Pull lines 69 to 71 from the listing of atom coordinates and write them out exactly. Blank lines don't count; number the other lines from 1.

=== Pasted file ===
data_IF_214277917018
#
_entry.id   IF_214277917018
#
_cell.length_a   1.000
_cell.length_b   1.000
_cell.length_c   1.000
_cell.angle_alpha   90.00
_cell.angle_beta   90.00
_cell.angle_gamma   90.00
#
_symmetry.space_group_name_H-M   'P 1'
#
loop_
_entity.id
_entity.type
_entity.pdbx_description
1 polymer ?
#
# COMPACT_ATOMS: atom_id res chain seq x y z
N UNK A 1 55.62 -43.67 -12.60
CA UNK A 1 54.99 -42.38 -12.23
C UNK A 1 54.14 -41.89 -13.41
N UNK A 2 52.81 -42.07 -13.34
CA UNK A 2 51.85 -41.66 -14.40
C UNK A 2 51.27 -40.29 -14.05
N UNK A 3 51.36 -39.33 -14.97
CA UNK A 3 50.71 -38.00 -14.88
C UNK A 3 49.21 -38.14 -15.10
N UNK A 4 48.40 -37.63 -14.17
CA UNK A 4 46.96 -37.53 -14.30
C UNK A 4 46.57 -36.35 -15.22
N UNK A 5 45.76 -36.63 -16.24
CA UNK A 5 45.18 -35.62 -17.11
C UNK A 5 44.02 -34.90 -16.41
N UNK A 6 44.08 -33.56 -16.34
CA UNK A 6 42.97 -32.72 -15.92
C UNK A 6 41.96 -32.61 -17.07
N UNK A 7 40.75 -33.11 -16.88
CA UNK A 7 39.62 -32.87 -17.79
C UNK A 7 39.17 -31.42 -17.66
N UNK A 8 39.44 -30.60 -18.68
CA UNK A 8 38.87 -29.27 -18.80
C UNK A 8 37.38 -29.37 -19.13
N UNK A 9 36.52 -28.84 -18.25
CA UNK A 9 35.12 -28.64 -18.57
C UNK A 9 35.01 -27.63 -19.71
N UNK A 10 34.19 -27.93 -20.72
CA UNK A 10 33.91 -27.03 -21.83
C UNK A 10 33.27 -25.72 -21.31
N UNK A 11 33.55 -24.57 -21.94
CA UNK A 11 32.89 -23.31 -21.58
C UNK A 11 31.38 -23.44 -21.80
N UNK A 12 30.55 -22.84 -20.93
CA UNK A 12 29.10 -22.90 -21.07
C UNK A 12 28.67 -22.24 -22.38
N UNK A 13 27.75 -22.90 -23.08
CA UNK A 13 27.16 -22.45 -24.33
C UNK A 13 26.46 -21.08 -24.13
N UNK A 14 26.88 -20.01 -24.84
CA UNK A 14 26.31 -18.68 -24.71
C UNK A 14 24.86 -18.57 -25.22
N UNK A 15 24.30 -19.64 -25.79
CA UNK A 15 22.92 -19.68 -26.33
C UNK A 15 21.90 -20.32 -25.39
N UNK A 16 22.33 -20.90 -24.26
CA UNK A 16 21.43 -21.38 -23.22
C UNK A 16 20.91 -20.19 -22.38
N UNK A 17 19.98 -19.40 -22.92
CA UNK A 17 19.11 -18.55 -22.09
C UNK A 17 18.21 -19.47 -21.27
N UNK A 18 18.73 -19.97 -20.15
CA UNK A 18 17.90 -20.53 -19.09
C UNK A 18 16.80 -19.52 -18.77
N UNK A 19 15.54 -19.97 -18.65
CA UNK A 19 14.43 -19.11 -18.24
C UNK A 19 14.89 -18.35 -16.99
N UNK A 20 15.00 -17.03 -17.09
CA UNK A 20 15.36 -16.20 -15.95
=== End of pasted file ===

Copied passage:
N UNK A 17 19.98 -19.40 -22.92
CA UNK A 17 19.11 -18.55 -22.09
C UNK A 17 18.21 -19.47 -21.27